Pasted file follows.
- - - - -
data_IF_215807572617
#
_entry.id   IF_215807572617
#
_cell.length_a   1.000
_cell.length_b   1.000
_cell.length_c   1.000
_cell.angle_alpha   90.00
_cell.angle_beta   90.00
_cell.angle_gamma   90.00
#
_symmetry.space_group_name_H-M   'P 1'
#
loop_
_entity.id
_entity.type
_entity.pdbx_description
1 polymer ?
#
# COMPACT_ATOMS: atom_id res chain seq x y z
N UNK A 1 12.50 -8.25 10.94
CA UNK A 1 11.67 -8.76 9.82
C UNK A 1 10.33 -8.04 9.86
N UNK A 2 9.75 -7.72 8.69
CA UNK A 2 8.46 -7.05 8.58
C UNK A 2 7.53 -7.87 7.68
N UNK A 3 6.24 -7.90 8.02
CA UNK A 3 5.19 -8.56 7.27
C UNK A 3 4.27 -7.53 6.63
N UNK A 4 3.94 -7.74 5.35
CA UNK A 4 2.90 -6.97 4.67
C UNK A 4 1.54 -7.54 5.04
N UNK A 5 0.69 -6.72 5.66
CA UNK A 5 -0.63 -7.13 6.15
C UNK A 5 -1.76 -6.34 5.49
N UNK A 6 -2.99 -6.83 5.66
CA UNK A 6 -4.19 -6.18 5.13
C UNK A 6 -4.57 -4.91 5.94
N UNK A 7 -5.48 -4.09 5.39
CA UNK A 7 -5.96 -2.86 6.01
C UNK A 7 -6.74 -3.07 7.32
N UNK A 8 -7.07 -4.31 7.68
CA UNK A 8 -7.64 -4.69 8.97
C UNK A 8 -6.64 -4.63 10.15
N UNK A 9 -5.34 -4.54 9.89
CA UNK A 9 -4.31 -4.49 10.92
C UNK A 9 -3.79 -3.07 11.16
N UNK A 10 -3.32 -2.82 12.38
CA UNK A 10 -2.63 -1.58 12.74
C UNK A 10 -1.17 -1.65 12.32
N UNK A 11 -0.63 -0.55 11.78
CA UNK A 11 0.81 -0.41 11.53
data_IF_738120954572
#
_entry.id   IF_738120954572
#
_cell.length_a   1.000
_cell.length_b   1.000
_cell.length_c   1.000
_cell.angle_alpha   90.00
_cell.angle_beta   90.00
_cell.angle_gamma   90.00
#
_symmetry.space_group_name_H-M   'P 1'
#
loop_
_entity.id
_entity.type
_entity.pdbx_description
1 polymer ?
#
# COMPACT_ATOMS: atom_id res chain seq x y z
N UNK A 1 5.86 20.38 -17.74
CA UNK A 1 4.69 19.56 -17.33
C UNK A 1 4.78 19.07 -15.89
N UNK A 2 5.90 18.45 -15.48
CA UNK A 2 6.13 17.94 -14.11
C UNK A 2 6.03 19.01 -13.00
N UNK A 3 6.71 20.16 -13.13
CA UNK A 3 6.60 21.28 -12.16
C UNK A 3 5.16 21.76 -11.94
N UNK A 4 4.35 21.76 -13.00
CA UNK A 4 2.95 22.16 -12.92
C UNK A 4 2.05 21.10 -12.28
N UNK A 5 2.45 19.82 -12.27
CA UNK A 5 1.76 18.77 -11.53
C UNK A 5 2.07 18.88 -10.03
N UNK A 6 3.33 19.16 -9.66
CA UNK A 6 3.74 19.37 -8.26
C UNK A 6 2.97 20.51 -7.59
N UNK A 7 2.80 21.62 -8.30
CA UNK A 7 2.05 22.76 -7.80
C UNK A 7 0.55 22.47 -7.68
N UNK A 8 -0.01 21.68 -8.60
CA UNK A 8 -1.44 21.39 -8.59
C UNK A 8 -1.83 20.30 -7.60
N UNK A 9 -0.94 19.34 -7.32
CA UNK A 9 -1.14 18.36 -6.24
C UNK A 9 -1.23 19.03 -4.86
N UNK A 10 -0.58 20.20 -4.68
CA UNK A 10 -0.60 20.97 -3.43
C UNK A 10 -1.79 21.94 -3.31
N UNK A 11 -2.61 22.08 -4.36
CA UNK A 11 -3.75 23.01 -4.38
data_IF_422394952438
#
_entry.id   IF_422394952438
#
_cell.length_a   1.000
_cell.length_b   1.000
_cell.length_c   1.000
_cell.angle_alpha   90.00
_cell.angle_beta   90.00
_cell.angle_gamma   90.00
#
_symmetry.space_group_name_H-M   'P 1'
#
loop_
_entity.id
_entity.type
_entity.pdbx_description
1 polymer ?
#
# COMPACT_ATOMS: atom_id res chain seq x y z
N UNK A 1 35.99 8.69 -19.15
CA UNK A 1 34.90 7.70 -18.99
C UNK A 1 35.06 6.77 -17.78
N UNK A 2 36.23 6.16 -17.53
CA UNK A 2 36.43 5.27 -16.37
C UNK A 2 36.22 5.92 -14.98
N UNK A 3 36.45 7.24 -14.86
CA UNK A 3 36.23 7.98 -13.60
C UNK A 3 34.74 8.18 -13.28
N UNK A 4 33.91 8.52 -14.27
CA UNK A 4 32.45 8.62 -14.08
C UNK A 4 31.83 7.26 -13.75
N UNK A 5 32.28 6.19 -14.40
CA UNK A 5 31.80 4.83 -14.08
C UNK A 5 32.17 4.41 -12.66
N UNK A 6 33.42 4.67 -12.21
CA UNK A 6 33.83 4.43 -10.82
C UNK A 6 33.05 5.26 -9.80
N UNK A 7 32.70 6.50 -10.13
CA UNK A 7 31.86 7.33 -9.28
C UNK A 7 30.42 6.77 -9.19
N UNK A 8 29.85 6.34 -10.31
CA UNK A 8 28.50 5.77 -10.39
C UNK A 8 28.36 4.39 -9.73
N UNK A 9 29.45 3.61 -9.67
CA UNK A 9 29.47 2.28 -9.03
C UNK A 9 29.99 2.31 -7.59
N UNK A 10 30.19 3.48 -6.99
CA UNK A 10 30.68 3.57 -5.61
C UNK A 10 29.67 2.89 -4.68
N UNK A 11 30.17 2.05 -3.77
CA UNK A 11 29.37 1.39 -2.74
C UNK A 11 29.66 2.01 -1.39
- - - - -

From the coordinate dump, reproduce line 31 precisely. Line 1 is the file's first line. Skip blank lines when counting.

CA UNK A 4 2.90 -6.97 4.67